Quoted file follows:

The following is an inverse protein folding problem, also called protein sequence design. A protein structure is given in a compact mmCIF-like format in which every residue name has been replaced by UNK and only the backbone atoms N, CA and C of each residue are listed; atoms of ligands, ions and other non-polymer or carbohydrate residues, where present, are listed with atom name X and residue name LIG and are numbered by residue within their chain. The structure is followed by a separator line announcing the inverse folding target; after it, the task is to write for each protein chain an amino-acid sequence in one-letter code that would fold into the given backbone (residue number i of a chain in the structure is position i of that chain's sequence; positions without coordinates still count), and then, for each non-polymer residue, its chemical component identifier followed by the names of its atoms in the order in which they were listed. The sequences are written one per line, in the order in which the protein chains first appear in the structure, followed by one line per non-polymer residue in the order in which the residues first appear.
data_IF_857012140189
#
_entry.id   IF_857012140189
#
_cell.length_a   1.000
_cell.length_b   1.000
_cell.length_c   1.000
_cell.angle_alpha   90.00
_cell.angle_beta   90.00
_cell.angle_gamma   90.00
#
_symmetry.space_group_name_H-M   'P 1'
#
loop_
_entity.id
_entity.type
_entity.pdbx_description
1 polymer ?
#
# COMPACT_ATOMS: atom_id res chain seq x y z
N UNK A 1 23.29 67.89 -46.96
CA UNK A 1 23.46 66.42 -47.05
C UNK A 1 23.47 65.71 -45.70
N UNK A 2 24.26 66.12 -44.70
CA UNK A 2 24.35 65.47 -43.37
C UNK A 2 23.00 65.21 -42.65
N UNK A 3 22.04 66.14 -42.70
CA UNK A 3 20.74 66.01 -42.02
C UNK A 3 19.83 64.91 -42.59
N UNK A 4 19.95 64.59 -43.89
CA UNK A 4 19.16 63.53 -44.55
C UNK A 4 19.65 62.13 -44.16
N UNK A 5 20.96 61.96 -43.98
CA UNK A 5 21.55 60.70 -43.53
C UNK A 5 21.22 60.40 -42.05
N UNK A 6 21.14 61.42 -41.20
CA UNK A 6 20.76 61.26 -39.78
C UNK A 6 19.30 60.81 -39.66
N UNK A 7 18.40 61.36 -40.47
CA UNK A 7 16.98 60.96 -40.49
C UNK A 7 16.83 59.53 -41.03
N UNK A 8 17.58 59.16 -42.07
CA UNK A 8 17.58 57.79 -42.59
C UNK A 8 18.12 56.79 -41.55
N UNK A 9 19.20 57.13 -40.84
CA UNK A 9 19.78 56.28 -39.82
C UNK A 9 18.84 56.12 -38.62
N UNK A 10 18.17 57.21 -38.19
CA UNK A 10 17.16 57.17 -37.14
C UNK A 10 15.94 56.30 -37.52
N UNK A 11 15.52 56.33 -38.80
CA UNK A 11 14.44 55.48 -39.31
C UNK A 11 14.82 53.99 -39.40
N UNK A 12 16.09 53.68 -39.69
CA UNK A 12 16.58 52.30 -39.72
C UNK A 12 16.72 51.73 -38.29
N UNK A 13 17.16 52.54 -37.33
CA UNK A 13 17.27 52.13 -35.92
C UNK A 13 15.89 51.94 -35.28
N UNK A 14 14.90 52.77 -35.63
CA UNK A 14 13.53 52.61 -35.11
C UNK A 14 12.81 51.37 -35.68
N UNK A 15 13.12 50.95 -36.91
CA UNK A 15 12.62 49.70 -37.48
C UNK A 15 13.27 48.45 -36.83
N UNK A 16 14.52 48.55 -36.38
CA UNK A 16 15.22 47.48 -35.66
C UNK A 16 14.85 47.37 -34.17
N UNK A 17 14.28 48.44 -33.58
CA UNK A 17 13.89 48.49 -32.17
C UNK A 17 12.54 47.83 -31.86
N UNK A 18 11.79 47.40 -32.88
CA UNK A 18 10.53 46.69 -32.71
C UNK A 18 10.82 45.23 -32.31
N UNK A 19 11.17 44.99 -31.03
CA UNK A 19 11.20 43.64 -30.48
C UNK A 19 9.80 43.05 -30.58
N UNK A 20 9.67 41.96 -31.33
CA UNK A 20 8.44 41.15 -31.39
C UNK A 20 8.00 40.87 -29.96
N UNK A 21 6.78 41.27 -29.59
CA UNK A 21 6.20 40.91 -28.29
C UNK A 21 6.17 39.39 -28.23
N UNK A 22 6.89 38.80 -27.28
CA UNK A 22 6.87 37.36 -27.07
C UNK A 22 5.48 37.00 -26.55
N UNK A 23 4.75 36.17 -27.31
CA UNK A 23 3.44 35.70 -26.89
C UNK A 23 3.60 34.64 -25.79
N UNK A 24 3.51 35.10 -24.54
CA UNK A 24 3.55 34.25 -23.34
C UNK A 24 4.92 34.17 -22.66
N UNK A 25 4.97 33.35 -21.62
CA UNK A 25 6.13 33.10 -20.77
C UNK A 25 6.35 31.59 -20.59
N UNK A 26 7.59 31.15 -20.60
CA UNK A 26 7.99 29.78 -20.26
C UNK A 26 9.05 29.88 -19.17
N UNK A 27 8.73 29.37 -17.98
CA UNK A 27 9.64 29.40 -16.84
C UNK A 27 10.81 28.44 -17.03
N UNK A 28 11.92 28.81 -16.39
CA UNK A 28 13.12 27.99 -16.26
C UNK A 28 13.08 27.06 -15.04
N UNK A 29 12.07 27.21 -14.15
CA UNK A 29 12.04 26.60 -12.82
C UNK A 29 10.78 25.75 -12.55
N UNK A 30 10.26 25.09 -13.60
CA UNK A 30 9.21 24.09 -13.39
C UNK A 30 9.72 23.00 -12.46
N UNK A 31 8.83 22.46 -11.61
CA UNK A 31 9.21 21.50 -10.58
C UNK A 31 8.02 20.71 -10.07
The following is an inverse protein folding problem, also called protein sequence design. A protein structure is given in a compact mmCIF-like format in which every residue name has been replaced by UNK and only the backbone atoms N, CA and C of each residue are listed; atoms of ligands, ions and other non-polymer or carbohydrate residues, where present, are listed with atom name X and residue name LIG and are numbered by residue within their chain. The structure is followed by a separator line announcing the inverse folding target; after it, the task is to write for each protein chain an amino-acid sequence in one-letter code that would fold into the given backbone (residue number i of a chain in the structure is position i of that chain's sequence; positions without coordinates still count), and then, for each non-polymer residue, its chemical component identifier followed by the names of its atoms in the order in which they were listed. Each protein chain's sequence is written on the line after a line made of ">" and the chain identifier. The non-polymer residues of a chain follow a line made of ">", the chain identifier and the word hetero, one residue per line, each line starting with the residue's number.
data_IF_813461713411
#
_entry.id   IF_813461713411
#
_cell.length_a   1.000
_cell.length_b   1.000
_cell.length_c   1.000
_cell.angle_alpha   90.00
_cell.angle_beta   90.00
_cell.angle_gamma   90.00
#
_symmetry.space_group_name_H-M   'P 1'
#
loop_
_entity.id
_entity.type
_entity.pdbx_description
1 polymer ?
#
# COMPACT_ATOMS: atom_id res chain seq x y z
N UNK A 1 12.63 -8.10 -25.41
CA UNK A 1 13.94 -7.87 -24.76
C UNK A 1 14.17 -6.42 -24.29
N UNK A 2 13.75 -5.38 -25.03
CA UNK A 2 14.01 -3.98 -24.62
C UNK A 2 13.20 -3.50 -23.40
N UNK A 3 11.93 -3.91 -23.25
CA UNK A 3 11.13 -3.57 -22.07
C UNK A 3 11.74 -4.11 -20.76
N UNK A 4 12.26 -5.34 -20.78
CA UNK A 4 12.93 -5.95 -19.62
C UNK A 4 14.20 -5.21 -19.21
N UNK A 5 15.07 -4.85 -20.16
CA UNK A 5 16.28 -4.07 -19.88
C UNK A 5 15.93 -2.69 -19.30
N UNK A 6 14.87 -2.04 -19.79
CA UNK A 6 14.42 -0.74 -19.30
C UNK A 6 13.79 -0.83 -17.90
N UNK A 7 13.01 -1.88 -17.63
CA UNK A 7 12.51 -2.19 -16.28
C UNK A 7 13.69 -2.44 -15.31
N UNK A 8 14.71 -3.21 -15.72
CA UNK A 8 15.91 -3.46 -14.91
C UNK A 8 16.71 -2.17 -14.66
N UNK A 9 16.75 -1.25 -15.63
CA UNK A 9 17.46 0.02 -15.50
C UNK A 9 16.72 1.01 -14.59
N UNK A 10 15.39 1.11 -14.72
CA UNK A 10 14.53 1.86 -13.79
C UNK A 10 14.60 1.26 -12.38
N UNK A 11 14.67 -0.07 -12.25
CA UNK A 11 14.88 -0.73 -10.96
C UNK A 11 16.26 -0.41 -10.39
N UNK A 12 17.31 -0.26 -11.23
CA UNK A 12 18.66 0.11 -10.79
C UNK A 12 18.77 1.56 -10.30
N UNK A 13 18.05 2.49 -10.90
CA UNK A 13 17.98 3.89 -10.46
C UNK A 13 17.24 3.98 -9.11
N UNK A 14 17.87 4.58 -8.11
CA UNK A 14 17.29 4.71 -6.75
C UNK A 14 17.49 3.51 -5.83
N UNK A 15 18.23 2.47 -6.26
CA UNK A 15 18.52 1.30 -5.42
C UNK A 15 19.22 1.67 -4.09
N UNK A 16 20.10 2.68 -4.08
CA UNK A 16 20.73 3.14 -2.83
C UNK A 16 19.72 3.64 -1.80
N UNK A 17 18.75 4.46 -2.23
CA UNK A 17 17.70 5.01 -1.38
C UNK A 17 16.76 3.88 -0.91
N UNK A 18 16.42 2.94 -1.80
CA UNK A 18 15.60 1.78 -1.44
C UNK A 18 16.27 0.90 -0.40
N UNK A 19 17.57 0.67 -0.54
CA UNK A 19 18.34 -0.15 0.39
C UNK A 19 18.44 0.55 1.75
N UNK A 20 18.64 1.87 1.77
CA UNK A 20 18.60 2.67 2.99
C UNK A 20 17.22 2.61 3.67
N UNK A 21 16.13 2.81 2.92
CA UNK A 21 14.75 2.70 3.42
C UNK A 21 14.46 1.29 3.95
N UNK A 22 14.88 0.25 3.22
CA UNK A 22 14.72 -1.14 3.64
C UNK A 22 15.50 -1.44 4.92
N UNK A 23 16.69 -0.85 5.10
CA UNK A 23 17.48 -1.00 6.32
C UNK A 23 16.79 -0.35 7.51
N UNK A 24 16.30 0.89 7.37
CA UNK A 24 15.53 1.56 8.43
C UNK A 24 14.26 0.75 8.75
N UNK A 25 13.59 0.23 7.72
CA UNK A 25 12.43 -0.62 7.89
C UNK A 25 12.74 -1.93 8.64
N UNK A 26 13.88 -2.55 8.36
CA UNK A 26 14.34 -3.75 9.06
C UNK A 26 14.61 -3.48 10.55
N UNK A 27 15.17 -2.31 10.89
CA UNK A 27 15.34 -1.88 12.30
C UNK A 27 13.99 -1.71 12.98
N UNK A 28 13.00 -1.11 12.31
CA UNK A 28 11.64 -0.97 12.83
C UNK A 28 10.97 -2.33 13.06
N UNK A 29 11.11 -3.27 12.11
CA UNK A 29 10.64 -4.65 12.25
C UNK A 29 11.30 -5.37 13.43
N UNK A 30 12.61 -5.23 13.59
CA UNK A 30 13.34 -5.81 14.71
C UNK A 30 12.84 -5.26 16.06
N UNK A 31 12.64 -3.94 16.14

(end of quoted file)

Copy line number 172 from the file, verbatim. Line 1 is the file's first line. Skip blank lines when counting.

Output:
N UNK A 13 18.05 2.49 -10.90